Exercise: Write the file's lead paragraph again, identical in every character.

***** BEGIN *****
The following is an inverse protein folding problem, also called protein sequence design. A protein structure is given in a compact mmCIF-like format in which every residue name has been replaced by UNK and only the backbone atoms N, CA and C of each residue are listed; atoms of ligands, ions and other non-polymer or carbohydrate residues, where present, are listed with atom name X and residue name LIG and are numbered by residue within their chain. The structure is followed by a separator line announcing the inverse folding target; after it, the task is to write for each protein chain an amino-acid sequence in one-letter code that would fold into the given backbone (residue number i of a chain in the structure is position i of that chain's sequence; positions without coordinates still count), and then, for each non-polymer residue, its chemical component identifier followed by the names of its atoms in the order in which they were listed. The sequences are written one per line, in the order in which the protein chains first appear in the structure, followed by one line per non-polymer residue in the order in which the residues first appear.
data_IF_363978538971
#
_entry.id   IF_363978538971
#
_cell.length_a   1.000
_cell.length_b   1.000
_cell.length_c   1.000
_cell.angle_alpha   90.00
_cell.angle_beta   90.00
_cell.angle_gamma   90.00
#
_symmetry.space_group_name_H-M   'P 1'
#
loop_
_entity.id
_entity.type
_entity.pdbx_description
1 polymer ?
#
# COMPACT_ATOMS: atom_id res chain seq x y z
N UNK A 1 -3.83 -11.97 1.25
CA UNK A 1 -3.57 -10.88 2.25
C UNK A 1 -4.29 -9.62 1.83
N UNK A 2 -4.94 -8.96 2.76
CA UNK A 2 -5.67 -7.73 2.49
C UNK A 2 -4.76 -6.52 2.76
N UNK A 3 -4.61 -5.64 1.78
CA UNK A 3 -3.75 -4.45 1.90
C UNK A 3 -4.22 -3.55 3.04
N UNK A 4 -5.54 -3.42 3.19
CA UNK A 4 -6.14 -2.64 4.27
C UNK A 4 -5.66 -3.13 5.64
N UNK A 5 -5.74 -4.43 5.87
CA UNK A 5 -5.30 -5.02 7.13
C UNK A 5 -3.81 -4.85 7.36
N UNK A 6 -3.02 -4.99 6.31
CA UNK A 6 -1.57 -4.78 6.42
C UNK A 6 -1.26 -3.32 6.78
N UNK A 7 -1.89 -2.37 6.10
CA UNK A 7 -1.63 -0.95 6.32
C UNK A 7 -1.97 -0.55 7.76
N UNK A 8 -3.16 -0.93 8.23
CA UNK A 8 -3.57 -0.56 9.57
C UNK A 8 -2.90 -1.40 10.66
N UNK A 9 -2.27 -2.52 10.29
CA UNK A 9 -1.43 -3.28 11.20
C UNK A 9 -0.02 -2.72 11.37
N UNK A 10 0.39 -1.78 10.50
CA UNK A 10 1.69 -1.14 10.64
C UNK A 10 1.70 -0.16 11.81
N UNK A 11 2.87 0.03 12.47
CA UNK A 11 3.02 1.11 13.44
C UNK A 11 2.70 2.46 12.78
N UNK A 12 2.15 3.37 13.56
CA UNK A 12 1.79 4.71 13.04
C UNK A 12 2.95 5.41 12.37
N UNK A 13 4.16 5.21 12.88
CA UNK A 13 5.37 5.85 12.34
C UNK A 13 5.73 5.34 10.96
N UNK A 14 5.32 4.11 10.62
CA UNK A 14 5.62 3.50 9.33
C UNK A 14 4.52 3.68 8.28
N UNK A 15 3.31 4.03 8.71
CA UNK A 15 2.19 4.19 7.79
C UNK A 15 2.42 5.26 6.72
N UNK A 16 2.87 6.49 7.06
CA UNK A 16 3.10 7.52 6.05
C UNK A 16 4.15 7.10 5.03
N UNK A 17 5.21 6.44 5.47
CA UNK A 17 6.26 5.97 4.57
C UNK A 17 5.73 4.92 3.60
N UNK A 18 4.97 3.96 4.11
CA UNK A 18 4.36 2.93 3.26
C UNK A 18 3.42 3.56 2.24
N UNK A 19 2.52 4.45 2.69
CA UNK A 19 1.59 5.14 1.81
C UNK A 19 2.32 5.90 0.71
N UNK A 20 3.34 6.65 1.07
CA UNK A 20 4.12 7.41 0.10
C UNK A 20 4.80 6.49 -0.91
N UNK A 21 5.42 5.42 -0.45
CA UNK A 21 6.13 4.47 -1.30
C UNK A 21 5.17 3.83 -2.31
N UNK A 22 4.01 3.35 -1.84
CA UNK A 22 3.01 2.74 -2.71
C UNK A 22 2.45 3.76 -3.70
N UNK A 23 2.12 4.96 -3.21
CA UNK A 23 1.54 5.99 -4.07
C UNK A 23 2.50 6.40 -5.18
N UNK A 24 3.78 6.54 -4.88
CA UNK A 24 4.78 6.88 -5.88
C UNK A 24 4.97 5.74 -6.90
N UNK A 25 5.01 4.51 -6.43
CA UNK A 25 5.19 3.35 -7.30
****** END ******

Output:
The following is an inverse protein folding problem, also called protein sequence design. A protein structure is given in a compact mmCIF-like format in which every residue name has been replaced by UNK and only the backbone atoms N, CA and C of each residue are listed; atoms of ligands, ions and other non-polymer or carbohydrate residues, where present, are listed with atom name X and residue name LIG and are numbered by residue within their chain. The structure is followed by a separator line announcing the inverse folding target; after it, the task is to write for each protein chain an amino-acid sequence in one-letter code that would fold into the given backbone (residue number i of a chain in the structure is position i of that chain's sequence; positions without coordinates still count), and then, for each non-polymer residue, its chemical component identifier followed by the names of its atoms in the order in which they were listed. The sequences are written one per line, in the order in which the protein chains first appear in the structure, followed by one line per non-polymer residue in the order in which the residues first appear.